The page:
A little after 1:30 a.m. on June 17, 2017, Alexander Vaughan tumbled from his bunk onto the floor of his sleeping quarters on board the Navy destroyer USS Fitzgerald. The shock of cold, salty water snapped him awake. He struggled to his feet and felt a torrent rushing past his thighs.
Around him, sailors were screaming. “Water on deck. Water on deck!” Vaughan fumbled for his black plastic glasses and strained to see through the darkness of the windowless compartment.
Underneath the surface of the Pacific Ocean, 12 miles off the coast of Japan, the tidy world of Berthing 2 had come undone. Cramped bunk beds that sailors called coffin racks tilted at crazy angles. Beige metal footlockers bobbed through the water. Shoes, clothes, mattresses, even an exercise bicycle careered in the murk, blocking the narrow passageways of the sleeping compartment.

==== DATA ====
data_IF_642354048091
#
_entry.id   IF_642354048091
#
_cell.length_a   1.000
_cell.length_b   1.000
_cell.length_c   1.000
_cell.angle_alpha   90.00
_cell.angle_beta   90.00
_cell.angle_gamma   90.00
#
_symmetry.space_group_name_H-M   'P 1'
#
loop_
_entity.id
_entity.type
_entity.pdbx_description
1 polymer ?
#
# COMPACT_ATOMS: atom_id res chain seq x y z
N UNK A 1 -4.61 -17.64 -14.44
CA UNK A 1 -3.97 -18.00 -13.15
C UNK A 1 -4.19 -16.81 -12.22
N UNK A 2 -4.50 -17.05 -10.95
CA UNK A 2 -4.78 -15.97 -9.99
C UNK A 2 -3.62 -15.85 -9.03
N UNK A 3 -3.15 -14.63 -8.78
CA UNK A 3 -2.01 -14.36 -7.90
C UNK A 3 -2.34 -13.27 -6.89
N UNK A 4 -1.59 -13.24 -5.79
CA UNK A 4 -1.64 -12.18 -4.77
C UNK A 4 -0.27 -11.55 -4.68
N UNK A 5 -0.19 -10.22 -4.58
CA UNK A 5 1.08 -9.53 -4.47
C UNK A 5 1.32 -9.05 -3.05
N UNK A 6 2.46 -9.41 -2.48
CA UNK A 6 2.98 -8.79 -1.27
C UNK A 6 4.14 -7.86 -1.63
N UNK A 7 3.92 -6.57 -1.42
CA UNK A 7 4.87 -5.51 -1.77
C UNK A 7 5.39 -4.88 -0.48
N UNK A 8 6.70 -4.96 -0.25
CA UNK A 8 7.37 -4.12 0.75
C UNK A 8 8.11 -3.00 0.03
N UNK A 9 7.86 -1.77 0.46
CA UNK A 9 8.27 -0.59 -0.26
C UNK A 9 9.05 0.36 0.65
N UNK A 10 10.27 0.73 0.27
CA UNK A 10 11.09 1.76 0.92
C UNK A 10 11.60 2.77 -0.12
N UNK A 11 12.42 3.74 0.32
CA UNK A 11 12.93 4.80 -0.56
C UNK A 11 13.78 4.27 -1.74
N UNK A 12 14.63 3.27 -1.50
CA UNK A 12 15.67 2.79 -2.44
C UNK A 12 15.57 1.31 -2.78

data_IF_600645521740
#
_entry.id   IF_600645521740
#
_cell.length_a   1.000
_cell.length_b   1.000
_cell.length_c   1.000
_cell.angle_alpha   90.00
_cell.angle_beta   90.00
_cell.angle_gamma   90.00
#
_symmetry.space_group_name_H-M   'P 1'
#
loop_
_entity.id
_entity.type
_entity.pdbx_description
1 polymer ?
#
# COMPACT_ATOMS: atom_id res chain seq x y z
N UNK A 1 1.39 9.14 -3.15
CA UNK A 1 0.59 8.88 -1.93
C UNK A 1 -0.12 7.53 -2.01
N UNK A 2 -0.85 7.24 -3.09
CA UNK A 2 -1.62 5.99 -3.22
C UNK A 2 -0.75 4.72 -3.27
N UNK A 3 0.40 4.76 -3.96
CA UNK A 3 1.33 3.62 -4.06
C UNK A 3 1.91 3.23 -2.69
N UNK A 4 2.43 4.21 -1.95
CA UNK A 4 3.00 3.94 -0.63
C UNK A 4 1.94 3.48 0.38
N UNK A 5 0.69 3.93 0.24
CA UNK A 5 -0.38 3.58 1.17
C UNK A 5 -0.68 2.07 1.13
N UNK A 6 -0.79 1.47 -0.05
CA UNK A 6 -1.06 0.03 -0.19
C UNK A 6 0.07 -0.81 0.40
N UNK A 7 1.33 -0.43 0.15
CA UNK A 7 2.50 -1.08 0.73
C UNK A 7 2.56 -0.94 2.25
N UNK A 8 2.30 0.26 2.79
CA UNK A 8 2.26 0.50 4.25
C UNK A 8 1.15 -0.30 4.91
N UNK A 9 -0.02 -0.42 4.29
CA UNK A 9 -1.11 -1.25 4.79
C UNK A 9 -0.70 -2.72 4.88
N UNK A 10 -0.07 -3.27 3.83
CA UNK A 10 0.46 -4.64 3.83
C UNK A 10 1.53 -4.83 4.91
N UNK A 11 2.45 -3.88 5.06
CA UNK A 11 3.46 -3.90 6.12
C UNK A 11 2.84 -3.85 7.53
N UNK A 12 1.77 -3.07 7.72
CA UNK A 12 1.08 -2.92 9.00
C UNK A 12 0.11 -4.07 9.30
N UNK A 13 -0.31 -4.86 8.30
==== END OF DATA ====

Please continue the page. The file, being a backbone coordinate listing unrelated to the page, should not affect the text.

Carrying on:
In the dim light of emergency lanterns, Vaughan glimpsed men leaping from their beds. Others fought through the flotsam to reach the exit ladder next to Vaughan’s bunk on the port side of the ship. Tens of thousands of gallons of seawater were flooding into the compartment from a gash that had ripped through the Fitzgerald’s steel hull like it was wrapping paper.
As a petty officer first class, these were his sailors, and in those first foggy seconds Vaughan realized they were in danger of drowning.